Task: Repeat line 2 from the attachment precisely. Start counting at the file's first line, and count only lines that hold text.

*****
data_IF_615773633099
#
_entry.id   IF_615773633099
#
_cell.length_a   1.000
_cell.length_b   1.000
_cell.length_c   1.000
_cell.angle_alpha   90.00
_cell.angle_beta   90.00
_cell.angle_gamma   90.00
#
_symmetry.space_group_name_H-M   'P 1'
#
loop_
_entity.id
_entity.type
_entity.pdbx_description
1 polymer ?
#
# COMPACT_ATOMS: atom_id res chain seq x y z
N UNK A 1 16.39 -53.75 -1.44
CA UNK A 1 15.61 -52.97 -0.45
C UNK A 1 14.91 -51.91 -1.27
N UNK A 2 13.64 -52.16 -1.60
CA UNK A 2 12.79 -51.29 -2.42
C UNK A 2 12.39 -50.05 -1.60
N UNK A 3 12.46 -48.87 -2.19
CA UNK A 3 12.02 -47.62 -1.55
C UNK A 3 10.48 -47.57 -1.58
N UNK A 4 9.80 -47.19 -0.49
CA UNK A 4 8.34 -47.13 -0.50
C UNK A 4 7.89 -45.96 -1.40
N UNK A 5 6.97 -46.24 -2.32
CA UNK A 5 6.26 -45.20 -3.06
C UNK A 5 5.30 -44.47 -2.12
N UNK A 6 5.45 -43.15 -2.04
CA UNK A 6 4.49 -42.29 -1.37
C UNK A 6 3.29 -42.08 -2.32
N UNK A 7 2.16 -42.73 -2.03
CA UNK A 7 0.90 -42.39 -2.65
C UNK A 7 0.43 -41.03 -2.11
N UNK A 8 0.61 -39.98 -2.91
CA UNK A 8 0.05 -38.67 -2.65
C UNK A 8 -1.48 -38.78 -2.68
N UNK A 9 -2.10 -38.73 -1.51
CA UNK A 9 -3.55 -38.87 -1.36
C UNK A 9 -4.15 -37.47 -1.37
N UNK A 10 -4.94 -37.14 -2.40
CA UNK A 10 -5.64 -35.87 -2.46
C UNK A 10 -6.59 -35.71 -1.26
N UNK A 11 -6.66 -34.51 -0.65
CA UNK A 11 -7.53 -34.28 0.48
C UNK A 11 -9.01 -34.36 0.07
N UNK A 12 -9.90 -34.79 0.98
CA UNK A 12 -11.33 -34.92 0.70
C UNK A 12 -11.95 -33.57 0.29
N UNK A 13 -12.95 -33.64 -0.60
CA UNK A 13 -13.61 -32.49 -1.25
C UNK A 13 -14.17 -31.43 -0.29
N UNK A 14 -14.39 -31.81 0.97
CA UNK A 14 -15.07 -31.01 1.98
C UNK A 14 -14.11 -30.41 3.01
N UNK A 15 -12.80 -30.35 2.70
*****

#